Infected Tooth: Extraction Or Root Canal Therapy

An infection in your tooth can cause serious pain, but even if you don't notice any pain, it is still a condition that must be treated immediately. If left untreated, a tooth abscess may worsen or spread to other parts of your body. Currently, there are only two methods for treating an infected tooth: extraction and root canal therapy. If you aren't sure which is the right choice, check out these three must-know facts.

Neither Procedure Is Painful

Many people hear the term "root canal" and quiver with fear because root canal therapy is extremely painful, right? Wrong. The pressure an abscess puts on the nerves in your teeth is painful. During root canal therapy, the dentist numbs the area with a local anesthetic. It's the same one your dentist uses when you have a cavity, so you shouldn't feel anything. In fact, if you've been in pain, this should be a relief for you. The only unpleasantness you may experience is some pressure or grinding when the dentist removes the infection/pulp from the tooth roots.

So what about extractions? They must be painful, right? Again, you're numb during a tooth extraction, so you shouldn't feel anything. As with root canal therapy, you may experience some awkward but painless pressure. If you're really scared, just ask about anxiety-reducing options, such as inhalation sedation, IV sedation and oral sedation. These options keep you calm and relaxed during the entire process.

Recovery Time Is Faster With a Root Canal Treatment

Root canal treatment involves removing the entire pulp of the tooth. This pulp consists of the blood vessels, nerves, etc. All this aggravation to your tooth may lead to some minor discomfort once the anesthetic wears off. This minor pain is easy to control with over-the-counter and prescription medications.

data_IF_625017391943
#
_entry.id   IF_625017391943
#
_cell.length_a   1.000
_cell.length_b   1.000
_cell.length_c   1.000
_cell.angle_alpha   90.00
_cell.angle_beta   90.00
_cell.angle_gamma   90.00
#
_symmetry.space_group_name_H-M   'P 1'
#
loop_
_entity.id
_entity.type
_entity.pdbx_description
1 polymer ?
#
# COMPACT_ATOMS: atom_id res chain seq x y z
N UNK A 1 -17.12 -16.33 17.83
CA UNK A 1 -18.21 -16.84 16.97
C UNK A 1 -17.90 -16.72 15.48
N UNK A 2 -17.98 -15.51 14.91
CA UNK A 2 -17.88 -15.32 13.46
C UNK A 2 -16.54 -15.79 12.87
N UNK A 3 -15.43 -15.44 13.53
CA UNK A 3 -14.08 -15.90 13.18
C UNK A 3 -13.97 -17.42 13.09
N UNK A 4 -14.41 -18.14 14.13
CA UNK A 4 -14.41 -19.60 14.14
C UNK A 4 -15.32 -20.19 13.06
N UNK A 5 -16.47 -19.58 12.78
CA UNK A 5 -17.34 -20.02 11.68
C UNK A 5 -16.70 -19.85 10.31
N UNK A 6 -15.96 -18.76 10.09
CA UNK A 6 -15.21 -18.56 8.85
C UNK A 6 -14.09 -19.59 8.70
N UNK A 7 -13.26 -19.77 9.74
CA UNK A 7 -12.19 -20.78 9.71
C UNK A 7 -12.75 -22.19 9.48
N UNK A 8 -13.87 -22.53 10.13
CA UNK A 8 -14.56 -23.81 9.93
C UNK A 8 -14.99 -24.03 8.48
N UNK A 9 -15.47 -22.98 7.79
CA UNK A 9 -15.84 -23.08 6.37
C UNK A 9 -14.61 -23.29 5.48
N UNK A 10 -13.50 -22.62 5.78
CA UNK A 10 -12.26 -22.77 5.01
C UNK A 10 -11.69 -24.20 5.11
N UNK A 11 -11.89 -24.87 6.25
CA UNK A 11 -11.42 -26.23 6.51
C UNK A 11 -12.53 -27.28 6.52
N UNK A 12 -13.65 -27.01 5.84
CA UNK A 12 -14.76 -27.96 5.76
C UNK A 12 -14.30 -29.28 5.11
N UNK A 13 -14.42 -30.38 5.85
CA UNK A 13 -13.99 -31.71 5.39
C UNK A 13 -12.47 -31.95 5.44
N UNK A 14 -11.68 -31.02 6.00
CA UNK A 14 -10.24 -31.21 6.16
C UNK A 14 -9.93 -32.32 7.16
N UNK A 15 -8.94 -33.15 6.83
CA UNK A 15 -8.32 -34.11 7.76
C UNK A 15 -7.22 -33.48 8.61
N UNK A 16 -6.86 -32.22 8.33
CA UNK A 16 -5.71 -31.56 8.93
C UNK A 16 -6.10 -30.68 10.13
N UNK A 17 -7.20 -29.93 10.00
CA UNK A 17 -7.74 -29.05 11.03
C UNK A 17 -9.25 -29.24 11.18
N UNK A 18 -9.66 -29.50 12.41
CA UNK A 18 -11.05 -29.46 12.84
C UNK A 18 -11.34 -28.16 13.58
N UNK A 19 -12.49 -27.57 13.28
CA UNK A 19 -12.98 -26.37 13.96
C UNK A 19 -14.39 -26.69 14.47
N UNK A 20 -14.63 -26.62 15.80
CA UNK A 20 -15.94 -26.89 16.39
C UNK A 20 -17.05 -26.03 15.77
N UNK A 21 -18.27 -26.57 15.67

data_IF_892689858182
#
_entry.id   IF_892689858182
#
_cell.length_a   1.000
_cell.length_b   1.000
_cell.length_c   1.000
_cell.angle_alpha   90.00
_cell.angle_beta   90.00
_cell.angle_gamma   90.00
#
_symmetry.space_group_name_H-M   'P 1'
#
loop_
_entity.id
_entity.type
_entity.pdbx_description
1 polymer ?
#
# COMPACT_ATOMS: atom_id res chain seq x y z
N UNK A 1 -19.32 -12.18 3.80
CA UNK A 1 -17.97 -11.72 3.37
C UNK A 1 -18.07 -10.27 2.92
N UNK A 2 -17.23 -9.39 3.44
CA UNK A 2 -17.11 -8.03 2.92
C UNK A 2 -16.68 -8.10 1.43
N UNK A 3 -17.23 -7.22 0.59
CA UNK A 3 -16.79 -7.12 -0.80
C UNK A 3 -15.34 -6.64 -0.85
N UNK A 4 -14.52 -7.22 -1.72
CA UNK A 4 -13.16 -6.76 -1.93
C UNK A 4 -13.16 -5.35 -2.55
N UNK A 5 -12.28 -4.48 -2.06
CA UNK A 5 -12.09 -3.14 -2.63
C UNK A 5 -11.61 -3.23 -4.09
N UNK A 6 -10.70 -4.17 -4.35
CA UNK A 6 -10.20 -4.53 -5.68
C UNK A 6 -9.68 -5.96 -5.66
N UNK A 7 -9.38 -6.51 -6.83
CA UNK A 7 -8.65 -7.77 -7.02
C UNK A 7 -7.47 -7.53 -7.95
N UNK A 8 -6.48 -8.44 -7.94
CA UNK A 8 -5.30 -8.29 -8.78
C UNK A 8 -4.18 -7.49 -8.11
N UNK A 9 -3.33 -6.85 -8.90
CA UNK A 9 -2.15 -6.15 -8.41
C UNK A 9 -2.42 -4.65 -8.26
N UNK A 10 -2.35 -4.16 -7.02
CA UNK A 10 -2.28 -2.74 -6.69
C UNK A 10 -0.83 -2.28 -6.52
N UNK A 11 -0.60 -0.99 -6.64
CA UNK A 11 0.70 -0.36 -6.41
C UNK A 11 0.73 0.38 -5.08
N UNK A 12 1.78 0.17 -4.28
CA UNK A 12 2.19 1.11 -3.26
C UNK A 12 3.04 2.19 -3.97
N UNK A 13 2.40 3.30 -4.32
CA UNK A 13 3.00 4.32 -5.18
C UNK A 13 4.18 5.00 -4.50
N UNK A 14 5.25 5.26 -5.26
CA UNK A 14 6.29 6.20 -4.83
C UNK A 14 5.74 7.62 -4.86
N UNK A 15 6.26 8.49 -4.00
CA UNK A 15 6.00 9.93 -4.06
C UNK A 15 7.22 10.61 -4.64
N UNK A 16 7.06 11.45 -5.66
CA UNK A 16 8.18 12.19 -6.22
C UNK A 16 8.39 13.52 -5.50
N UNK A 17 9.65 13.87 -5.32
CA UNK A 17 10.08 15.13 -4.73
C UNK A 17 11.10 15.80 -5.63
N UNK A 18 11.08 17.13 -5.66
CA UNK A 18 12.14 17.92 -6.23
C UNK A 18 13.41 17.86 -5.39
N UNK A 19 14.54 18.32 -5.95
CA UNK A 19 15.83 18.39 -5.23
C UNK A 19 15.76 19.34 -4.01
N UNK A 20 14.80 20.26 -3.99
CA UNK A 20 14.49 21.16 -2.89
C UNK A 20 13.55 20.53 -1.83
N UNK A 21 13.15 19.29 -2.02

Like with root canal therapy, after an extraction, you'll probably have some discomfort and sensitivity, but recovery for a tooth extraction is more involved. You'll want to avoid eating on that side of the mouth to keep it clean. You'll also need to prevent dry socket by avoiding sucking hard (straws, smoking, spitting, etc.). If you had a surgical extraction, which required an incision, you may have stitches that may need to be removed.

Root Canals May Save You Money

Tooth extractions cost about $75 to $650 depending on whether it is a surgical or non-surgical extraction, and dental insurance usually covers 70 to 80 percent. A root canal treatment costs about $300 to $2,000, depending on how many roots the tooth has. Insurance may cover 40 to 80 percent. Either way, you're going to spend more initially for a root canal treatment. Plus, if you do get root canal therapy, you'll need a crown to strengthen and protect it or the tooth might break, which increases the cost.

This higher initial cost may have you asking for an extraction to save money, but there are additional costs to consider with extractions. Root canal therapy saves the tooth, so you won't need to have it replaced, but if you have your tooth extracted, you should have it replaced to retain functionality. Your options are partial denture, dental bridge and dental implant. If you choose a dental bridge or implant, you'll probably end up spending as much or more than the cost of the root canal and crown.

Tooth infections are serious, so whether yours is causing pain or not, you need to treat it. While you could have the tooth extracted, root canals save teeth so you don't need to have a replacement, and the recovery time is faster. If you are ready to finally have that tooth infection treated once and for all, contact a clinic like Family Dental Center TriCities, PC.